Category Archives: Pennsylvania State Parks

A Trip to Presque Isle State Park, PA

So, on the 13th of July we set out for Presque Isle State Park in/by Erie, PA.  Our son had a day’s worth of homeschool classes on aquaculture, swamp & beach biomes, the geology of the park, and preservation and maintenance of the park.  While it was only two and a quarter hours away from Buffalo, as the classes started at 9 am, we decided to camp overnight.

Our trip was uneventful, except for the fact that I made the mistake of topping up the coolant level in the bus before we left.  Why was this a problem?  Because there was a small leak at the coolant reservoir that dripped down onto the alternator, frying the voltage regulator.  By the time we had hit the Angola Rest Area on the NYS Thruway/I-90, we were running on battery power.  But as on our Evangola trip, I knew that the engine would keep running fine, but unlike that previous trip I had the house batteries fully charged, and chargers for both the house and bus batteries that would work when we got to shore power.  But now I knew the reason WHY the alternator was failing.  Unfortunately, the fluctuations in voltage damaged the board in the fridge, though I got it to work for part of the time we were plugged in.

We stayed at Sara’s Campground, whose lands abut right up to both the Presque Isle State Park and the Tom Ridge Environmental Center.  Their grounds also have sites on both sides of Peninsula Drive/Route 832, the east side has sites for actual beach camping (in tents), and the west side is in the more forested area.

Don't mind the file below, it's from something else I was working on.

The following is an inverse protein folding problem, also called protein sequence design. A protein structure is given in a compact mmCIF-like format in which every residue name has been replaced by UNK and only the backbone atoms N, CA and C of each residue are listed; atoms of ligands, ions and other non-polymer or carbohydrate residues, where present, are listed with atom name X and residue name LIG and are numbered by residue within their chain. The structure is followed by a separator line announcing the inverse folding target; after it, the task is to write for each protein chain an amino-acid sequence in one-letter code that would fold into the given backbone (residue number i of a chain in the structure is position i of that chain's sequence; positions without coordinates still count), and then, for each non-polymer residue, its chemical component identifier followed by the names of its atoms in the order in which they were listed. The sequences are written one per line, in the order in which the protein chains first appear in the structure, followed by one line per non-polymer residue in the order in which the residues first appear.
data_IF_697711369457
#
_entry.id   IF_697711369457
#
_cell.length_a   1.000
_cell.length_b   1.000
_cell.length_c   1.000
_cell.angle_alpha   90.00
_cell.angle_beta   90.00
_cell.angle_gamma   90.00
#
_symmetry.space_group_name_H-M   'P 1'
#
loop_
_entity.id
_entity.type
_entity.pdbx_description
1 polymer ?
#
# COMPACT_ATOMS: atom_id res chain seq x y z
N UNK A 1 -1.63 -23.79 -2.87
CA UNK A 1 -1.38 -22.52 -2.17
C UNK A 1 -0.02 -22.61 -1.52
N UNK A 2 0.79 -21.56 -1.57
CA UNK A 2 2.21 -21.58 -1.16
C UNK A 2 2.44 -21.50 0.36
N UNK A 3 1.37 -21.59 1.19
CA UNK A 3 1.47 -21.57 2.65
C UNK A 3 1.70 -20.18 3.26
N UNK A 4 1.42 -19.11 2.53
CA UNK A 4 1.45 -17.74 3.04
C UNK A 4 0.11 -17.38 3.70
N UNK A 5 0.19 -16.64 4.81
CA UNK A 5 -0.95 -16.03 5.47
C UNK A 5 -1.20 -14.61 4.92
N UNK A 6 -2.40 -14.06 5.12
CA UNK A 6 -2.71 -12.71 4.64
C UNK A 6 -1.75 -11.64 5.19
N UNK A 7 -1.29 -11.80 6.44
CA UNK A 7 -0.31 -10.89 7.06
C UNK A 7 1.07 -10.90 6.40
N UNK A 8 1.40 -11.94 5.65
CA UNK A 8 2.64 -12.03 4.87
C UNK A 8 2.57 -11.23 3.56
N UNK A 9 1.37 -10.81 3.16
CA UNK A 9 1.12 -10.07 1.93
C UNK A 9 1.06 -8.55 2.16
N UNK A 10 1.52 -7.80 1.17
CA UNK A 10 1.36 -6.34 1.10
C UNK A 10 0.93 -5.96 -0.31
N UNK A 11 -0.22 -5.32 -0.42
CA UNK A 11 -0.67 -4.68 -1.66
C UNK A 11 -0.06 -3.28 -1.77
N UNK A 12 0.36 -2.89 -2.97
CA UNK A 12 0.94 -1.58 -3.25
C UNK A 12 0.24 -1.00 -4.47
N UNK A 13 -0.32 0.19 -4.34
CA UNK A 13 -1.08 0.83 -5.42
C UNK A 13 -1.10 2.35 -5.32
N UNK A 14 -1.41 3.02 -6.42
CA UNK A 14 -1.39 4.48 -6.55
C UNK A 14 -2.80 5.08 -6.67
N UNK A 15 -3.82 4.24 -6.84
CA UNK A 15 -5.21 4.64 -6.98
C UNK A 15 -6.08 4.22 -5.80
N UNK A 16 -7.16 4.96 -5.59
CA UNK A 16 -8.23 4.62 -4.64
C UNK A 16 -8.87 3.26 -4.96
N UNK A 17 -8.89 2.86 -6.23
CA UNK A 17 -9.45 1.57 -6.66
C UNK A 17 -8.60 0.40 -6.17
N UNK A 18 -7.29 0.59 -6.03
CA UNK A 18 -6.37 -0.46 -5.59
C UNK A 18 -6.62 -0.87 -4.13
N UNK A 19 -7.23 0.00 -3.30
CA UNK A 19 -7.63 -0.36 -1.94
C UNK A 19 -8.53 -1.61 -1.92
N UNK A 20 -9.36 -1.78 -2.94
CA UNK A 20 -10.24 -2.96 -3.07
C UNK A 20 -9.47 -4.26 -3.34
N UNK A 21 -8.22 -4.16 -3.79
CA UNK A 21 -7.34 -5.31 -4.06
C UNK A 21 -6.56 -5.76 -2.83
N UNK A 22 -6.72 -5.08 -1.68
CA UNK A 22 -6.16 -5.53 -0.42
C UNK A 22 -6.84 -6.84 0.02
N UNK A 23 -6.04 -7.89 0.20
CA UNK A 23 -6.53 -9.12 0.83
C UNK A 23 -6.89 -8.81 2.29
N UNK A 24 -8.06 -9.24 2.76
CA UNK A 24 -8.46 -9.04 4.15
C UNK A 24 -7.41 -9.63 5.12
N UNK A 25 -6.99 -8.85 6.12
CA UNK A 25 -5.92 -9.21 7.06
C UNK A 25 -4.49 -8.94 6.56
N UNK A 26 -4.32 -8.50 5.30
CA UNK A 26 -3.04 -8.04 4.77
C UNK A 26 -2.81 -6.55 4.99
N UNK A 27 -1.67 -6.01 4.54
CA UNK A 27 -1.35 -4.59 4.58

Sara's Campground Site Map
Sara’s Campground Site Map

So, we ended up getting Site 21 in the Forest Section.  It was our first stay in a private campground, and I was frankly surprised at the density of sites! The dashcam recorded our trip into our site, including the trepidation and worries I had of getting the bus in a place I’d have to back out of.

Sara’s Campground, Site 21, with the bus all settled.

But the site was fine.  The electric/water pole had a streetlight on it, so we had to put a blanket up over the windows on that side (thankfully magnets hold to bus steel wonderfully).  But there were no sites to our starboard side (where the firepit was), so it was a nice open site (next to a parking lot). And the concrete pad was very nicely level, so everything was comfortable.

Saras Campground, Site 21, with the bus settled and the fire burning down for Toastites.
Saras Campground, Site 21, with the bus settled and the fire burning down for Toastites.

But right across the street (via a crosswalk with speedbumps and a pushbutton controlled set of flashing lights to cross) was the start of Presque Isle’s beaches, and we walked all the way up past the first couple of breakwaters.  We did a little beachcombing, then returned and we made a fire and some lovely toastites for dinner.  We had some people stop by, interested in the bus, and we gave them the tour, and some skoolie info, as they had expressed interest in working up their own.

The sunset over lake Erie, shining right through the back window of the bus.
The sunset over lake Erie, shining right through the back window of the bus.

A little while later, as the sun was setting, we found that the sun was setting directly behind the bus, through the path to the beach.  It was, however, it was basically 9pm, so we were forced to get to bed before we felt we were ready.

Our next morning was fine, coffee and bowls of cereal for breakfast, and as the engine was running and I was doing our pre-trip, folks came over, interested in the bus. Alas, we didn’t have time for a tour, and weren’t returning, but they thought the concept was cool and were absolutely fine with us being there.